Police forces in 16 countries announced yesterday (Tuesday) the arrest of more than 800 people suspected of drugs and arms trafficking in the biggest sting operation in history.
The coordinated raids in Europe, Australia and the Americas followed a two-year operation in which the FBI and the Australian Federal Police deliberately distributed encrypted telephones to organised crime groups in order to track their movements.
“The results are staggering,” Calvin Shivers, an assistant director of the FBI, said at a press conference at the Europol headquarters in The Hague.
Mr Shivers and his European colleagues said the raids averted around 100 potential gangland murders and netted eight tons of cocaine, 22 tons of cannabis, two tons of synthetic drugs, 250 guns, 55 vehicles and more than $48 million (pounds 34 million) in cash and cryptocurrencies.
Operation Trojan Shield has its roots back in 2017, when the FBI in San Diego began investigating a secure messaging system called Phantom Secure that they believed was marketed exclusively to organised crime groups.
The arrest of Vincent Ramos, Phantom Secure’s chief executive, in Las Vegas in 2018, and the shutdown of a similar network called Sky Global, created what New Zealand police called “a significant void in the encrypted communication market”.
An anonymous informant - a former drug trafficker who had distributed both apps to criminals - offered investigators a design for a next-generation system, according to an affidavit filed by an FBI agent and first published by Vice News.
Rather than wait for criminals to fill the niche, the FBI entered the market themselves.
In 2018, its agents met counterparts from Australia, one of the most popular markets for Phantom Secure.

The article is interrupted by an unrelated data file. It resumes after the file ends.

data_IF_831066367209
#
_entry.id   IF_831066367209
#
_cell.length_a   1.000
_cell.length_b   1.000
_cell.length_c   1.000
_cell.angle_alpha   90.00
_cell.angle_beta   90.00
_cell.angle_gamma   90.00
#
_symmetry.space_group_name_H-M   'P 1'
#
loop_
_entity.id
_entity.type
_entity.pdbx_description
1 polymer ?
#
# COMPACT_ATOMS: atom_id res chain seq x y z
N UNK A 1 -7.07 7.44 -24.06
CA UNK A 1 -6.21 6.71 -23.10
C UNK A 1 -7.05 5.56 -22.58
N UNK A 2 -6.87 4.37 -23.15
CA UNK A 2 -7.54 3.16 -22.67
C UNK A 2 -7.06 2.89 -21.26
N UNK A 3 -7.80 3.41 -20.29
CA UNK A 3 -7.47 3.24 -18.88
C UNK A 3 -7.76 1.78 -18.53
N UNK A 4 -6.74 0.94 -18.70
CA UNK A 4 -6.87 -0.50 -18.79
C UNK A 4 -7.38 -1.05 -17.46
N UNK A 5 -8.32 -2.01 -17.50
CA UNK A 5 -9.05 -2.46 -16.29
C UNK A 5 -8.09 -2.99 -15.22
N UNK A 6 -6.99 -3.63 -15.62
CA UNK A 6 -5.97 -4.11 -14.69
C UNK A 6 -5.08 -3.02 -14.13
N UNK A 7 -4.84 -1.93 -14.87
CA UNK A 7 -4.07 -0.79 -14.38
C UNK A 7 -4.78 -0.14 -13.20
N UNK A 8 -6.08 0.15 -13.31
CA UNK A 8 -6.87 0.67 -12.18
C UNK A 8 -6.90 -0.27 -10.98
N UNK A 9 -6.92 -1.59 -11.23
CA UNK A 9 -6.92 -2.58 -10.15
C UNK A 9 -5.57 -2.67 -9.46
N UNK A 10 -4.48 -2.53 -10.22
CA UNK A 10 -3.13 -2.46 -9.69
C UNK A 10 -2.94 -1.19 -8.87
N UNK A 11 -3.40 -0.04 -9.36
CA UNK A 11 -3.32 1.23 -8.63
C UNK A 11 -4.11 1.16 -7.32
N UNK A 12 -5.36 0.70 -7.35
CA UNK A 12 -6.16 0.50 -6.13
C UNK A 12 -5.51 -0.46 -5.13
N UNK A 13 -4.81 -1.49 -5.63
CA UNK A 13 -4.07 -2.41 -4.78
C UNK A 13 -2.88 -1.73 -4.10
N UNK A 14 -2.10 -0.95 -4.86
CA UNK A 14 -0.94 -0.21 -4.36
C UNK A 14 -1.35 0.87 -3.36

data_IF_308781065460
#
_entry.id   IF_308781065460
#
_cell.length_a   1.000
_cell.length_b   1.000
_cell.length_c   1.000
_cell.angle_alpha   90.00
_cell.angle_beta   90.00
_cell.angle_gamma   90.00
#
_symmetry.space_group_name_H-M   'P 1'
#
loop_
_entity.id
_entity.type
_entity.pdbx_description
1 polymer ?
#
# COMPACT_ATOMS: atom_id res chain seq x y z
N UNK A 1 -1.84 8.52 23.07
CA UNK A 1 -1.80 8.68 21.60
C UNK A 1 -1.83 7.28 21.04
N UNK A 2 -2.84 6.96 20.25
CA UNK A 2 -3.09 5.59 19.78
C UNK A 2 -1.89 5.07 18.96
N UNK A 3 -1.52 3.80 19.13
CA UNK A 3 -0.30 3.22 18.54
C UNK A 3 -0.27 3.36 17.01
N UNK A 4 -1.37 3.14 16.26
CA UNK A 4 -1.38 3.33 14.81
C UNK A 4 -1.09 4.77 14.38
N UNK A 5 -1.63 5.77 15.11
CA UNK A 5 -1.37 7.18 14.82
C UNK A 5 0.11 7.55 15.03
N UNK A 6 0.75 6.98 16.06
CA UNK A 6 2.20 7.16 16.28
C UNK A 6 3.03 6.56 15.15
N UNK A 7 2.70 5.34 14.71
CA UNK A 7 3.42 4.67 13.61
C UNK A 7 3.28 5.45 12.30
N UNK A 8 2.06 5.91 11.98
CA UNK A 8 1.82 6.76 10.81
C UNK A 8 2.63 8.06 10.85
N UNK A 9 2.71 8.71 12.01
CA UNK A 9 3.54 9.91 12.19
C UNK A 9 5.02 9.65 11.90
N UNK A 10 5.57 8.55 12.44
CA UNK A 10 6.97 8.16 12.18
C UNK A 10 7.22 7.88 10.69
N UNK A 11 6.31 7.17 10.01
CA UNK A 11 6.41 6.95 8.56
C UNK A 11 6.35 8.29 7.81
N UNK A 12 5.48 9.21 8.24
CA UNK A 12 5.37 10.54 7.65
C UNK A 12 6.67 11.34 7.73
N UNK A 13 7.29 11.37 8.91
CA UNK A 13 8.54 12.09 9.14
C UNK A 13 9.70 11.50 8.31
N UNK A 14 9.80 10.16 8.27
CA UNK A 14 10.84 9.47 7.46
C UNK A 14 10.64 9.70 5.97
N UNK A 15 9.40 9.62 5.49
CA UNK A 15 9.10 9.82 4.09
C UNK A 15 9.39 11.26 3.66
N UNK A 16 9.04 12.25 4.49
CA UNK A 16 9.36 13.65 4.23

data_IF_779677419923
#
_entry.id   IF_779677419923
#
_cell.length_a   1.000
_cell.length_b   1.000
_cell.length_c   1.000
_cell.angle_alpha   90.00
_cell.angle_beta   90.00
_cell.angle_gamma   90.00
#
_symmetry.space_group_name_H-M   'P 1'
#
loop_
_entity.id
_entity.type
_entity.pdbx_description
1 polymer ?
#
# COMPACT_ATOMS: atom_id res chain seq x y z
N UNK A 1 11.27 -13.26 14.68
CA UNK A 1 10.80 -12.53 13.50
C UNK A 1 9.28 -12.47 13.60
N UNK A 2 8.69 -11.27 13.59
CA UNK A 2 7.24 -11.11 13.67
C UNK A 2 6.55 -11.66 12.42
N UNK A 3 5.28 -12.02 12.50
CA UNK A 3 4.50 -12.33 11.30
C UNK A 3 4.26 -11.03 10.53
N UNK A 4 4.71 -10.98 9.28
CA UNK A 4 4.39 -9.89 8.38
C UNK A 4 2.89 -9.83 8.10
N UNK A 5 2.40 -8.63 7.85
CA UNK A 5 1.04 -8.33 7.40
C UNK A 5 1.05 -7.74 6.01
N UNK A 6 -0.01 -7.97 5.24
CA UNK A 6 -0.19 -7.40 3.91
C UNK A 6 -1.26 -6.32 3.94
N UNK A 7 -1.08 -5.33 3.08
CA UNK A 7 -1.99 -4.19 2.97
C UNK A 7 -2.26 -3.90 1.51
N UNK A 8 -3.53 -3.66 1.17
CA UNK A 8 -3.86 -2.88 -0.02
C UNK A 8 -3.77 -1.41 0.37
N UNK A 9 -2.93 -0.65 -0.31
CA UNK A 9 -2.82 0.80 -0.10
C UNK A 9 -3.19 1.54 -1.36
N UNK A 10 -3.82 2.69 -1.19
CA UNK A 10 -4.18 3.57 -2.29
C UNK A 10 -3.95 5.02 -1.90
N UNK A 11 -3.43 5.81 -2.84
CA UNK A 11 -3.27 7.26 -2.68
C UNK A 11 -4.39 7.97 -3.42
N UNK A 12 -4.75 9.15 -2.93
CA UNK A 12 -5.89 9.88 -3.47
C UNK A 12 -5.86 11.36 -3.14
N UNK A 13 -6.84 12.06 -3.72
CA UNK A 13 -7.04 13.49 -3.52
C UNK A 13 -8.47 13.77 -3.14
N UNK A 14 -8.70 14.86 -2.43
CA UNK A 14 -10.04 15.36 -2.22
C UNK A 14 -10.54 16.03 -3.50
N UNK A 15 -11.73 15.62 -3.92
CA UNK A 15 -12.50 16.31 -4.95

Together, they developed a messaging app called ANOM. It resembled WhatsApp, but could only be used on specially hard-encrypted smartphones that carried no call capability, GPS, email or other apps.
Australian agencies managed to get 50 devices into the hands of some of the most influential crime bosses in the world, including Hakan Ayik, the country’s most wanted fugitive.
It immediately paid off. “One hundred per cent of ANOM users in the test phase used ANOM to engage in criminal activity”, the affidavit said. And the phones’ popularity grew by word of mouth.
“The devices organically circulated and grew in popularity among criminals, who were confident of the legitimacy of the app because high-profile organised crime figures vouched for its integrity,” Australian police said.
Eventually, 11,800 devices were being used on every continent. In Europe, they proved especially popular in Spain, Sweden, the Netherlands and Serbia.
They generated millions of messages discussing drug deals, arms shipments and gangland hits. Screenshots of conversations released by police included references to cocaine allegedly stuffed into French diplomatic envelopes in South America.
The programme was nearly compromised in March this year when a blogger detailed ANOM security flaws and claimed it was a scam linked to the Five Eyes intelligence-sharing network.
The Australian Federal Police (AFP) yesterday said they had arrested 224 people on 525 charges, shut down six underground drug labs, and seized AU$45 million (pounds 25 million) in cash, 3.7 tons of narcotics, and 104 firearms.
Reece Kershaw, AFP commissioner, warned Ayik, who has been on the run for at least 10 years, to turn himself in rather than fall victim to a mob hit, after he unwittingly helped spread ANOM to his associates.
He is suspected of being a major player in Australia’s illegal narcotics trade and is believed to have been hiding in Turkey since he evaded an Interpol arrest warrant in 2010.
In Sweden, police said they had thwarted at least 10 murders and arrested 155 suspects including several “leading figures in the criminal network, who have had a major influence in the drugs market, and at the same time have ordered violent acts in the form of, for instance, shootings.”
New Zealand Police said they had arrested 35 people on 900 “serious drug-dealing, money-laundering and other conspiracy-type charges”.
In Germany, 70 people were arrested on suspicion of trafficking in drugs and weapons and 150 properties were raided across the country, mostly around Frankfurt, the country’s financial centre, and the city of Essen in the north west.
The UK National Crime Agency said it had carried out “multiple operations” as a result of the sting, but did not give details of arrests.
A Dutch official said 49 people were arrested in the Netherlands.